inframe in frame documentary photography usa america interstate joshua dudley greer road trip interview new topographic

Interview Joshua Dudley Greer


Your project and photobook are about the massive network of superhighways in the United States, what lead you to this huge project?
I’ve had an interest in the history of the road trip for as long as I can remember and I made my first cross country trip when I was only 19 years old. That left an imprint on me and the way I produce my work but it wasn’t until 2010 that I really starting thinking about roads. My partner and I had just moved to Tennessee for a teaching gig and as we were starting to build a life together, we had a sense that we weren’t exactly home. Our town was situated near the junction of two interstates and there was definitely a connection between the rootlessness we were feeling and the allure of the road. In 2011, we went on our first trip together and those countervailing ideas of home and escape became the catalyst for examining the highways in a long-form project.

« …I tried to pick properties within sight of the highway so that I could drink in the atmosphere, wake up and work right away… »

From 2011 to 2017 you drove 100 000 miles, how did you organize your journey through US superhighways? Also, I understand that you stayed and lived in some places by the superhighway. Did your journey randomly drove you to these places? Or did previously decide to stop to these places?
I made around 30 or so trips over that period of time, some only a couple of days, others a few months in duration. There were times when I had specific places in mind, such as driving to Alaska, but for the most part, it made sense for me to drive without any kind of destination. It wasn’t that I would make up the route as I drove, I always had a specific itinerary, but it was helpful to remember that the road itself was my subject so a picture could be found just about anywhere. I stayed in my van almost exclusively as I worked, sleeping at truck stops and parking lots. Sometimes the winter months would be a bit cold, so I would stay at a cheap motel here and there. But even then, I tried to pick properties within sight of the highway so that I could drink in the atmosphere, wake up and work right away. As the final edit was coming into focus, I did target certain spots on the map that I felt was lacking, to make sure the work felt comprehensive in some way.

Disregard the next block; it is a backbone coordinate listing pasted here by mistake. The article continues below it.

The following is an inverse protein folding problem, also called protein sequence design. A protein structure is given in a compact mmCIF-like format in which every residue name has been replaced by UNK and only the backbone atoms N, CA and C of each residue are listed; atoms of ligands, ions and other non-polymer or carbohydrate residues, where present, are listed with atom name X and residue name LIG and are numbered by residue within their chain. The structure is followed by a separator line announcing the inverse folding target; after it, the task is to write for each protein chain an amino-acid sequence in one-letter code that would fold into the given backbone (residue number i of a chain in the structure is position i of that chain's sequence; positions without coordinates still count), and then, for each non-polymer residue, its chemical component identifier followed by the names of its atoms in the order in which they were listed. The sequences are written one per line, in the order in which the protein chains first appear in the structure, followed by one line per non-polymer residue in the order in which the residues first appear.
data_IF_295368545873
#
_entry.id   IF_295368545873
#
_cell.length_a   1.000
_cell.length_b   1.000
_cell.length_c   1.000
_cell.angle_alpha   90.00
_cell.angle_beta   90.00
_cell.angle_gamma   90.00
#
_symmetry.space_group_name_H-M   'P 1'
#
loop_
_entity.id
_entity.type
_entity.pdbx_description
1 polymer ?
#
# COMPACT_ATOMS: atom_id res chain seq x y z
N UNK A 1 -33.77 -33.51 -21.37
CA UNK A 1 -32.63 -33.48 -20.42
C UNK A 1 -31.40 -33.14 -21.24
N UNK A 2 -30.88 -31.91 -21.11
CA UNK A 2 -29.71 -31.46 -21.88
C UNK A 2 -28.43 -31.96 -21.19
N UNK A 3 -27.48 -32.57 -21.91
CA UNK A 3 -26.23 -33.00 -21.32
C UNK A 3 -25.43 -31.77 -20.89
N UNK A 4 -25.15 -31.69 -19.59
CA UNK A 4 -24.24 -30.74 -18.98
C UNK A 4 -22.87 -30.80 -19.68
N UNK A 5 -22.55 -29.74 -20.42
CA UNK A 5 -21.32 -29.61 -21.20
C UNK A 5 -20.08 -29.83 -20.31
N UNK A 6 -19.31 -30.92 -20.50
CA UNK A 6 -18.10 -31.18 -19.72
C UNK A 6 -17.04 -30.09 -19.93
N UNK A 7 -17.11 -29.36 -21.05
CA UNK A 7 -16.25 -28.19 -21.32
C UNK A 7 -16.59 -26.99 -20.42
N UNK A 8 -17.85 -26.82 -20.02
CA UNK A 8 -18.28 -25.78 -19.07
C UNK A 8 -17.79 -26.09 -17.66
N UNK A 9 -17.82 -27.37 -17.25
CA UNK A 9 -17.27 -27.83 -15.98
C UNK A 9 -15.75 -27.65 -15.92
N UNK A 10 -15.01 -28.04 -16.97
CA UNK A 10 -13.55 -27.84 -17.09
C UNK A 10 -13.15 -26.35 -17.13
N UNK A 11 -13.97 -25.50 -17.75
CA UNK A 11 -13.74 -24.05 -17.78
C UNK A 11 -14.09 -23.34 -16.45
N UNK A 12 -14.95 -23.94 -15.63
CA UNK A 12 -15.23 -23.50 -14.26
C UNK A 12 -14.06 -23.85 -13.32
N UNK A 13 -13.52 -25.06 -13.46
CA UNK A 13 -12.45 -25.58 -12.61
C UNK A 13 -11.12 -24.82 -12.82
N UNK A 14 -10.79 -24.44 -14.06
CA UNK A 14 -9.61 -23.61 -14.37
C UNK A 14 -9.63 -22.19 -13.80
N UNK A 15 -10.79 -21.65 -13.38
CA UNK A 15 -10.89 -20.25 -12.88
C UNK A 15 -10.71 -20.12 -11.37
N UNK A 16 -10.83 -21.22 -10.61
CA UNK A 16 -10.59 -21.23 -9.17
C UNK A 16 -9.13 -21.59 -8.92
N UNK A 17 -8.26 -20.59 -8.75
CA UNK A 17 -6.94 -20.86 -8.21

Are there some similarities linking these places wherever the states?
Many highways (the interstates in particular) were built to look and function the same no matter where they exist. So the erasure of place was something that I was constantly thinking about and trying to address in the work. That sense of dislocation I hope can be felt throughout the project, though I was very conscientiously trying to hang on to whatever thin thread of specificity of landscape could be conveyed. To me, it’s the mixture of those two qualities that makes the road such a compelling subject. 

Did you speak with some locals or interview some of them? What do they think about the highway?
The thing about where I was photographing is that by and large, there is no such thing as local. Of course, people live everywhere and these roads exist almost anywhere, but if you stick really close to the road, everyone is just passing through. That displacement of the population is a huge part of why these places feel the way they do. No one is tied to the land, no one has to care about it or about the people they encounter there, because they aren’t really home, those aren’t your neighbors. That’s a very troubling kind of space, both physically and psychically, to be in.